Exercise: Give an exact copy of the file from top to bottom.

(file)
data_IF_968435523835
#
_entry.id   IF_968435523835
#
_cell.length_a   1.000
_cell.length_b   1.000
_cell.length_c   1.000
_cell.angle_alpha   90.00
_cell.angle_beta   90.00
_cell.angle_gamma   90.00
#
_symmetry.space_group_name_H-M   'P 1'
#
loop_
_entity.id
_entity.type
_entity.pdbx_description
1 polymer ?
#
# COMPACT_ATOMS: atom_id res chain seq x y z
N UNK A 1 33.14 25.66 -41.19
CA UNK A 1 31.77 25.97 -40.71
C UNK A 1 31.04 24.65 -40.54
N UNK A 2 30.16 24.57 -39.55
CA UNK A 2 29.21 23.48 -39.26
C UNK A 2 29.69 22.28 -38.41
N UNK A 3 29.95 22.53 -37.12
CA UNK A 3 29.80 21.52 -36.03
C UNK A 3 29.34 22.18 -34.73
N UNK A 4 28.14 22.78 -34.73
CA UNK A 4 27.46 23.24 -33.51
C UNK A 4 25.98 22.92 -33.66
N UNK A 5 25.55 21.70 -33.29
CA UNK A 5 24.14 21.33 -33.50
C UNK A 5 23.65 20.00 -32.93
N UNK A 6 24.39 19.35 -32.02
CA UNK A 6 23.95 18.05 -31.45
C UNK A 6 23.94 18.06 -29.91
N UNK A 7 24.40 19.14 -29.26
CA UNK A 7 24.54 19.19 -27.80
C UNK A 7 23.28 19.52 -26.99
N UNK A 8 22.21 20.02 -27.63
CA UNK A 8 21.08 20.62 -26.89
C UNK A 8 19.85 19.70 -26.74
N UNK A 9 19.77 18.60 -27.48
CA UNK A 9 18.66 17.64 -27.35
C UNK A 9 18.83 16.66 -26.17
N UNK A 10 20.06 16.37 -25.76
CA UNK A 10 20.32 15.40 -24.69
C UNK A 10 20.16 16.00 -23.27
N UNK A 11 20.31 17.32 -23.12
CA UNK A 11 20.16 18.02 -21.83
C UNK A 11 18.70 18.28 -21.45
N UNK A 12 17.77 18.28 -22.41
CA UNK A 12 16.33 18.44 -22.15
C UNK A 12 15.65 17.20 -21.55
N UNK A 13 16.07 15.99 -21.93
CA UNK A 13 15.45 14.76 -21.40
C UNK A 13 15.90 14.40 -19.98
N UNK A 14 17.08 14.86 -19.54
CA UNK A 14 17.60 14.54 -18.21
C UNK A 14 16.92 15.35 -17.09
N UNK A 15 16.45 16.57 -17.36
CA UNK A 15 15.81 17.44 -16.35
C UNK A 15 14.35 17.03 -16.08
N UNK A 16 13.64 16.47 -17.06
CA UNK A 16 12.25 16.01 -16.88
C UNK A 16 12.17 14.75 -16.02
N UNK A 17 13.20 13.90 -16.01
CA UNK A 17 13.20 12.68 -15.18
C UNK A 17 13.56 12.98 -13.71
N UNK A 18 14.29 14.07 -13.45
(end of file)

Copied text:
data_IF_968435523835
#
_entry.id   IF_968435523835
#
_cell.length_a   1.000
_cell.length_b   1.000
_cell.length_c   1.000
_cell.angle_alpha   90.00
_cell.angle_beta   90.00
_cell.angle_gamma   90.00
#
_symmetry.space_group_name_H-M   'P 1'
#
loop_
_entity.id
_entity.type
_entity.pdbx_description
1 polymer ?
#
# COMPACT_ATOMS: atom_id res chain seq x y z
N UNK A 1 33.14 25.66 -41.19
CA UNK A 1 31.77 25.97 -40.71
C UNK A 1 31.04 24.65 -40.54
N UNK A 2 30.16 24.57 -39.55
CA UNK A 2 29.21 23.48 -39.26
C UNK A 2 29.69 22.28 -38.41
N UNK A 3 29.95 22.53 -37.12
CA UNK A 3 29.80 21.52 -36.03
C UNK A 3 29.34 22.18 -34.73
N UNK A 4 28.14 22.78 -34.73
CA UNK A 4 27.46 23.24 -33.51
C UNK A 4 25.98 22.92 -33.66
N UNK A 5 25.55 21.70 -33.29
CA UNK A 5 24.14 21.33 -33.50
C UNK A 5 23.65 20.00 -32.93
N UNK A 6 24.39 19.35 -32.02
CA UNK A 6 23.95 18.05 -31.45
C UNK A 6 23.94 18.06 -29.91
N UNK A 7 24.40 19.14 -29.26
CA UNK A 7 24.54 19.19 -27.80
C UNK A 7 23.28 19.52 -26.99
N UNK A 8 22.21 20.02 -27.63
CA UNK A 8 21.08 20.62 -26.89
C UNK A 8 19.85 19.70 -26.74
N UNK A 9 19.77 18.60 -27.48
CA UNK A 9 18.66 17.64 -27.35
C UNK A 9 18.83 16.66 -26.17
N UNK A 10 20.06 16.37 -25.76
CA UNK A 10 20.32 15.40 -24.69
C UNK A 10 20.16 16.00 -23.27
N UNK A 11 20.31 17.32 -23.12
CA UNK A 11 20.16 18.02 -21.83
C UNK A 11 18.70 18.28 -21.45
N UNK A 12 17.77 18.28 -22.41
CA UNK A 12 16.33 18.44 -22.15
C UNK A 12 15.65 17.20 -21.55
N UNK A 13 16.07 15.99 -21.93
CA UNK A 13 15.45 14.76 -21.40
C UNK A 13 15.90 14.40 -19.98
N UNK A 14 17.08 14.86 -19.54
CA UNK A 14 17.60 14.54 -18.21
C UNK A 14 16.92 15.35 -17.09
N UNK A 15 16.45 16.57 -17.36
CA UNK A 15 15.81 17.44 -16.35
C UNK A 15 14.35 17.03 -16.08
N UNK A 16 13.64 16.47 -17.06
CA UNK A 16 12.25 16.01 -16.88
C UNK A 16 12.17 14.75 -16.02
N UNK A 17 13.20 13.90 -16.01
CA UNK A 17 13.20 12.68 -15.18
C UNK A 17 13.56 12.98 -13.71
N UNK A 18 14.29 14.07 -13.45